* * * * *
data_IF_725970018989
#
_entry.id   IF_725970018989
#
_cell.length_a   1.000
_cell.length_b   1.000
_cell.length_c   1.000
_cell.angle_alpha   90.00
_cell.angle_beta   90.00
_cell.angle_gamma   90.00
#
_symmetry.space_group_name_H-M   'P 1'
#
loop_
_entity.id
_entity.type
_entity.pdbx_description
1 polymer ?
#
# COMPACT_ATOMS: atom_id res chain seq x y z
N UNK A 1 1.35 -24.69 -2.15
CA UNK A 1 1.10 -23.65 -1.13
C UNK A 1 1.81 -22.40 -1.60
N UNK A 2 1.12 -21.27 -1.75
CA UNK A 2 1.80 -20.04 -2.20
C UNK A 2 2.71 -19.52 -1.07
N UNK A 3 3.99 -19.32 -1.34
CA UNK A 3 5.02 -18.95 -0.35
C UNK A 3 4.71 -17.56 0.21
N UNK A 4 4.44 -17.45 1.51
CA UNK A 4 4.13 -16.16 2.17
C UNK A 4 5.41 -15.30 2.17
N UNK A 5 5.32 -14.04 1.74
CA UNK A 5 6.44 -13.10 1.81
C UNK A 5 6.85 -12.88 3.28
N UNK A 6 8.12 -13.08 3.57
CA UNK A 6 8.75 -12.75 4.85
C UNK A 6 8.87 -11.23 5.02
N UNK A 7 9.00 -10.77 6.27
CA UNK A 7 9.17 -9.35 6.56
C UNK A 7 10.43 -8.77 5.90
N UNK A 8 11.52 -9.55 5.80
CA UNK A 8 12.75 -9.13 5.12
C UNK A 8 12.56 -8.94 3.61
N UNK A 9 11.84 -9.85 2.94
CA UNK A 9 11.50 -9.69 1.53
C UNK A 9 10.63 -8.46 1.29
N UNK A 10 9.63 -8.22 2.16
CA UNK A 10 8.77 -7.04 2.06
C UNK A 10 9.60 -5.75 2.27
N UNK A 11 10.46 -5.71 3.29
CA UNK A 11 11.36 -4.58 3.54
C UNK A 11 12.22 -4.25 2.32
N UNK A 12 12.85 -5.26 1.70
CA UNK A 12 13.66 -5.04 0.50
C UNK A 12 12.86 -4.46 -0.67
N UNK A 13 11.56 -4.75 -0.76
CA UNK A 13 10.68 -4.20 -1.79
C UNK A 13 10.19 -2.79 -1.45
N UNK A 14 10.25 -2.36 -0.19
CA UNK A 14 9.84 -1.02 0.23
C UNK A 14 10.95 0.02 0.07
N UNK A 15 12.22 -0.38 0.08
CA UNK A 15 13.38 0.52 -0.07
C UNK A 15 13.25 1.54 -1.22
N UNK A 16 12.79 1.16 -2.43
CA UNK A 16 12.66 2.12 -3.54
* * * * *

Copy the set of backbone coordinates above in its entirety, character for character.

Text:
data_IF_725970018989
#
_entry.id   IF_725970018989
#
_cell.length_a   1.000
_cell.length_b   1.000
_cell.length_c   1.000
_cell.angle_alpha   90.00
_cell.angle_beta   90.00
_cell.angle_gamma   90.00
#
_symmetry.space_group_name_H-M   'P 1'
#
loop_
_entity.id
_entity.type
_entity.pdbx_description
1 polymer ?
#
# COMPACT_ATOMS: atom_id res chain seq x y z
N UNK A 1 1.35 -24.69 -2.15
CA UNK A 1 1.10 -23.65 -1.13
C UNK A 1 1.81 -22.40 -1.60
N UNK A 2 1.12 -21.27 -1.75
CA UNK A 2 1.80 -20.04 -2.20
C UNK A 2 2.71 -19.52 -1.07
N UNK A 3 3.99 -19.32 -1.34
CA UNK A 3 5.02 -18.95 -0.35
C UNK A 3 4.71 -17.56 0.21
N UNK A 4 4.44 -17.45 1.51
CA UNK A 4 4.13 -16.16 2.17
C UNK A 4 5.41 -15.30 2.17
N UNK A 5 5.32 -14.04 1.74
CA UNK A 5 6.44 -13.10 1.81
C UNK A 5 6.85 -12.88 3.28
N UNK A 6 8.12 -13.08 3.57
CA UNK A 6 8.75 -12.75 4.85
C UNK A 6 8.87 -11.23 5.02
N UNK A 7 9.00 -10.77 6.27
CA UNK A 7 9.17 -9.35 6.56
C UNK A 7 10.43 -8.77 5.90
N UNK A 8 11.52 -9.55 5.80
CA UNK A 8 12.75 -9.13 5.12
C UNK A 8 12.56 -8.94 3.61
N UNK A 9 11.84 -9.85 2.94
CA UNK A 9 11.50 -9.69 1.53
C UNK A 9 10.63 -8.46 1.29
N UNK A 10 9.63 -8.22 2.16
CA UNK A 10 8.77 -7.04 2.06
C UNK A 10 9.60 -5.75 2.27
N UNK A 11 10.46 -5.71 3.29
CA UNK A 11 11.36 -4.58 3.54
C UNK A 11 12.22 -4.25 2.32
N UNK A 12 12.85 -5.26 1.70
CA UNK A 12 13.66 -5.04 0.50
C UNK A 12 12.86 -4.46 -0.67
N UNK A 13 11.56 -4.75 -0.76
CA UNK A 13 10.68 -4.20 -1.79
C UNK A 13 10.19 -2.79 -1.45
N UNK A 14 10.25 -2.36 -0.19
CA UNK A 14 9.84 -1.02 0.23
C UNK A 14 10.95 0.02 0.07
N UNK A 15 12.22 -0.38 0.08
CA UNK A 15 13.38 0.52 -0.07
C UNK A 15 13.25 1.54 -1.22
N UNK A 16 12.79 1.16 -2.43
CA UNK A 16 12.66 2.12 -3.54